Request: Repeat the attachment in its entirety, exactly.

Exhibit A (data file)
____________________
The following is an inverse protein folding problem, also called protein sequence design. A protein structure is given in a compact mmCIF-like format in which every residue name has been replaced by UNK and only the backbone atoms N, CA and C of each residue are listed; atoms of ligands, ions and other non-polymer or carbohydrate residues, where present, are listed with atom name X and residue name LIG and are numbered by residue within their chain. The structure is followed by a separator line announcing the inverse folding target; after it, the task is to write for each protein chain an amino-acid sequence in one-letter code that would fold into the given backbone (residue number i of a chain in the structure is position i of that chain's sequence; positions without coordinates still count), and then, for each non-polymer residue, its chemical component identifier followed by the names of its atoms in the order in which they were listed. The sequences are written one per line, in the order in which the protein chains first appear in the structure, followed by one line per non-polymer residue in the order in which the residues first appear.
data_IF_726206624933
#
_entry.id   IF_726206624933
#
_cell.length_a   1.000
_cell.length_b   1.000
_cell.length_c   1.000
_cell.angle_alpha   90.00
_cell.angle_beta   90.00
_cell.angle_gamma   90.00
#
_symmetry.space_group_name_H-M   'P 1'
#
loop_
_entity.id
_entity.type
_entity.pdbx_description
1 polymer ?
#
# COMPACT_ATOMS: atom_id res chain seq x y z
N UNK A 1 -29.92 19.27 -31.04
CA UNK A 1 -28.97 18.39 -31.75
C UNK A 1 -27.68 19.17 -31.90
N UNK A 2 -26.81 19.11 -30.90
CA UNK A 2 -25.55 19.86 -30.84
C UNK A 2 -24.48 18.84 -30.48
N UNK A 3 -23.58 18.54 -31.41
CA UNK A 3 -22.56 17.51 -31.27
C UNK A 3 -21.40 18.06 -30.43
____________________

The following is an inverse protein folding problem, also called protein sequence design. A protein structure is given in a compact mmCIF-like format in which every residue name has been replaced by UNK and only the backbone atoms N, CA and C of each residue are listed; atoms of ligands, ions and other non-polymer or carbohydrate residues, where present, are listed with atom name X and residue name LIG and are numbered by residue within their chain. The structure is followed by a separator line announcing the inverse folding target; after it, the task is to write for each protein chain an amino-acid sequence in one-letter code that would fold into the given backbone (residue number i of a chain in the structure is position i of that chain's sequence; positions without coordinates still count), and then, for each non-polymer residue, its chemical component identifier followed by the names of its atoms in the order in which they were listed. The sequences are written one per line, in the order in which the protein chains first appear in the structure, followed by one line per non-polymer residue in the order in which the residues first appear.
data_IF_726206624933
#
_entry.id   IF_726206624933
#
_cell.length_a   1.000
_cell.length_b   1.000
_cell.length_c   1.000
_cell.angle_alpha   90.00
_cell.angle_beta   90.00
_cell.angle_gamma   90.00
#
_symmetry.space_group_name_H-M   'P 1'
#
loop_
_entity.id
_entity.type
_entity.pdbx_description
1 polymer ?
#
# COMPACT_ATOMS: atom_id res chain seq x y z
N UNK A 1 -29.92 19.27 -31.04
CA UNK A 1 -28.97 18.39 -31.75
C UNK A 1 -27.68 19.17 -31.90
N UNK A 2 -26.81 19.11 -30.90
CA UNK A 2 -25.55 19.86 -30.84
C UNK A 2 -24.48 18.84 -30.48
N UNK A 3 -23.58 18.54 -31.41
CA UNK A 3 -22.56 17.51 -31.27
C UNK A 3 -21.40 18.06 -30.43